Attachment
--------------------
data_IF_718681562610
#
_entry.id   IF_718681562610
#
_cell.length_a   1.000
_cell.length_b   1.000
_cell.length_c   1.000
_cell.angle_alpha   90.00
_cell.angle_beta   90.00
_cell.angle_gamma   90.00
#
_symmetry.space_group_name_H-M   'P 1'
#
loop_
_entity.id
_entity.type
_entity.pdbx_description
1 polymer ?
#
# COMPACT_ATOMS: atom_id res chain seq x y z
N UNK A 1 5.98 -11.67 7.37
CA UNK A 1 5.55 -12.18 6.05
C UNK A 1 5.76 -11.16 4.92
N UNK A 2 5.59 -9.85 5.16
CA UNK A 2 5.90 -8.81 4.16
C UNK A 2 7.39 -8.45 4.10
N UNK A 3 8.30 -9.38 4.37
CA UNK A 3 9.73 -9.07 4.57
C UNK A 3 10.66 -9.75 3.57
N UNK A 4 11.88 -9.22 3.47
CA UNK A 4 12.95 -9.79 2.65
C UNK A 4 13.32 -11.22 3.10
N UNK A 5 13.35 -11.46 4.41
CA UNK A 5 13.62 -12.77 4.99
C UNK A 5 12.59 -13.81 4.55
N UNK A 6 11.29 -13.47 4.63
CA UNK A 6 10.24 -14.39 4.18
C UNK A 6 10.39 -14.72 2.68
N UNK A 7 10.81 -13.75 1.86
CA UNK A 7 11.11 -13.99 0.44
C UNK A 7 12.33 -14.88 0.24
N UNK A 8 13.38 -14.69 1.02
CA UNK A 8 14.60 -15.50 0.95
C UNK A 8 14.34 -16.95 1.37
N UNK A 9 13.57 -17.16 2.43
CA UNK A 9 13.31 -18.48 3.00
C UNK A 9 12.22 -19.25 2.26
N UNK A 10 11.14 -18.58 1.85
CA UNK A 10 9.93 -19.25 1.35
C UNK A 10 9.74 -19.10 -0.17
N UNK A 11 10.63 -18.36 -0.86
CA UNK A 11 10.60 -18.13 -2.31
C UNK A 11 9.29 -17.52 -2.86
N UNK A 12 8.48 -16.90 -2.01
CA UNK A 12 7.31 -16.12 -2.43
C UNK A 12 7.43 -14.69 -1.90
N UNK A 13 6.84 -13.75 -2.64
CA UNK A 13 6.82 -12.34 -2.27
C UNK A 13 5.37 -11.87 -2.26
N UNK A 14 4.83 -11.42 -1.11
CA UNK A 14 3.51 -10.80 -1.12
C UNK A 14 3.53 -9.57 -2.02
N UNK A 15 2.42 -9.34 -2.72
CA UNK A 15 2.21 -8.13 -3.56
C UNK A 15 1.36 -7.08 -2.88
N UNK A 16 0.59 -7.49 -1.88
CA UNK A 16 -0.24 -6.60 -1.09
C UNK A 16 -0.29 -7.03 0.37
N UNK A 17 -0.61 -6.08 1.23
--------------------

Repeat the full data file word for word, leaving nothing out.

data_IF_718681562610
#
_entry.id   IF_718681562610
#
_cell.length_a   1.000
_cell.length_b   1.000
_cell.length_c   1.000
_cell.angle_alpha   90.00
_cell.angle_beta   90.00
_cell.angle_gamma   90.00
#
_symmetry.space_group_name_H-M   'P 1'
#
loop_
_entity.id
_entity.type
_entity.pdbx_description
1 polymer ?
#
# COMPACT_ATOMS: atom_id res chain seq x y z
N UNK A 1 5.98 -11.67 7.37
CA UNK A 1 5.55 -12.18 6.05
C UNK A 1 5.76 -11.16 4.92
N UNK A 2 5.59 -9.85 5.16
CA UNK A 2 5.90 -8.81 4.16
C UNK A 2 7.39 -8.45 4.10
N UNK A 3 8.30 -9.38 4.37
CA UNK A 3 9.73 -9.07 4.57
C UNK A 3 10.66 -9.75 3.57
N UNK A 4 11.88 -9.22 3.47
CA UNK A 4 12.95 -9.79 2.65
C UNK A 4 13.32 -11.22 3.10
N UNK A 5 13.35 -11.46 4.41
CA UNK A 5 13.62 -12.77 4.99
C UNK A 5 12.59 -13.81 4.55
N UNK A 6 11.29 -13.47 4.63
CA UNK A 6 10.24 -14.39 4.18
C UNK A 6 10.39 -14.72 2.68
N UNK A 7 10.81 -13.75 1.86
CA UNK A 7 11.11 -13.99 0.44
C UNK A 7 12.33 -14.88 0.24
N UNK A 8 13.38 -14.69 1.02
CA UNK A 8 14.60 -15.50 0.95
C UNK A 8 14.34 -16.95 1.37
N UNK A 9 13.57 -17.16 2.43
CA UNK A 9 13.31 -18.48 3.00
C UNK A 9 12.22 -19.25 2.26
N UNK A 10 11.14 -18.58 1.85
CA UNK A 10 9.93 -19.25 1.35
C UNK A 10 9.74 -19.10 -0.17
N UNK A 11 10.63 -18.36 -0.86
CA UNK A 11 10.60 -18.13 -2.31
C UNK A 11 9.29 -17.52 -2.86
N UNK A 12 8.48 -16.90 -2.01
CA UNK A 12 7.31 -16.12 -2.43
C UNK A 12 7.43 -14.69 -1.90
N UNK A 13 6.84 -13.75 -2.64
CA UNK A 13 6.82 -12.34 -2.27
C UNK A 13 5.37 -11.87 -2.26
N UNK A 14 4.83 -11.42 -1.11
CA UNK A 14 3.51 -10.80 -1.12
C UNK A 14 3.53 -9.57 -2.02
N UNK A 15 2.42 -9.34 -2.72
CA UNK A 15 2.21 -8.13 -3.56
C UNK A 15 1.36 -7.08 -2.88
N UNK A 16 0.59 -7.49 -1.88
CA UNK A 16 -0.24 -6.60 -1.09
C UNK A 16 -0.29 -7.03 0.37
N UNK A 17 -0.61 -6.08 1.23